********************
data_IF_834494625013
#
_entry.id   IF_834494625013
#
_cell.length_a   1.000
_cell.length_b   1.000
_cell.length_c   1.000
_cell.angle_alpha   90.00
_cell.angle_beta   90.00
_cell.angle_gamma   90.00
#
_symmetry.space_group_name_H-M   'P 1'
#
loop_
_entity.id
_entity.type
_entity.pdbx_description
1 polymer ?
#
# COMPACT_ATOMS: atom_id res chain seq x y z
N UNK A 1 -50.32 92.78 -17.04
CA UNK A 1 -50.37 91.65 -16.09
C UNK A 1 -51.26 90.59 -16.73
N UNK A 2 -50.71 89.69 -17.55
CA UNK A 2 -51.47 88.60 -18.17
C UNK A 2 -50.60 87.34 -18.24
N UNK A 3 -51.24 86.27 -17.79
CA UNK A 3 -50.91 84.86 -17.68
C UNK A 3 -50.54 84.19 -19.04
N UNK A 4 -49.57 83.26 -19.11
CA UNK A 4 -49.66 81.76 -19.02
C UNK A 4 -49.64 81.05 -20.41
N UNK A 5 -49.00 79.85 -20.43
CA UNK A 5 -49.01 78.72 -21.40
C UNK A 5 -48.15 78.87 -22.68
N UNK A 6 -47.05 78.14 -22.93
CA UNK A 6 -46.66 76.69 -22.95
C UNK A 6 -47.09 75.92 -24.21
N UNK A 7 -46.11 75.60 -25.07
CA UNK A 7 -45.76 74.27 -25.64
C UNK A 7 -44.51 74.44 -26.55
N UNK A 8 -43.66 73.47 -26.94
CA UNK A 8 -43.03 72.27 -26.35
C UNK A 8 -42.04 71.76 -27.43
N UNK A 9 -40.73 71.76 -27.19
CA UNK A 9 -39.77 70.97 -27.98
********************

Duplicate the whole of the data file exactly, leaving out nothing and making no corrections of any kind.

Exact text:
data_IF_834494625013
#
_entry.id   IF_834494625013
#
_cell.length_a   1.000
_cell.length_b   1.000
_cell.length_c   1.000
_cell.angle_alpha   90.00
_cell.angle_beta   90.00
_cell.angle_gamma   90.00
#
_symmetry.space_group_name_H-M   'P 1'
#
loop_
_entity.id
_entity.type
_entity.pdbx_description
1 polymer ?
#
# COMPACT_ATOMS: atom_id res chain seq x y z
N UNK A 1 -50.32 92.78 -17.04
CA UNK A 1 -50.37 91.65 -16.09
C UNK A 1 -51.26 90.59 -16.73
N UNK A 2 -50.71 89.69 -17.55
CA UNK A 2 -51.47 88.60 -18.17
C UNK A 2 -50.60 87.34 -18.24
N UNK A 3 -51.24 86.27 -17.79
CA UNK A 3 -50.91 84.86 -17.68
C UNK A 3 -50.54 84.19 -19.04
N UNK A 4 -49.57 83.26 -19.11
CA UNK A 4 -49.66 81.76 -19.02
C UNK A 4 -49.64 81.05 -20.41
N UNK A 5 -49.00 79.85 -20.43
CA UNK A 5 -49.01 78.72 -21.40
C UNK A 5 -48.15 78.87 -22.68
N UNK A 6 -47.05 78.14 -22.93
CA UNK A 6 -46.66 76.69 -22.95
C UNK A 6 -47.09 75.92 -24.21
N UNK A 7 -46.11 75.60 -25.07
CA UNK A 7 -45.76 74.27 -25.64
C UNK A 7 -44.51 74.44 -26.55
N UNK A 8 -43.66 73.47 -26.94
CA UNK A 8 -43.03 72.27 -26.35
C UNK A 8 -42.04 71.76 -27.43
N UNK A 9 -40.73 71.76 -27.19
CA UNK A 9 -39.77 70.97 -27.98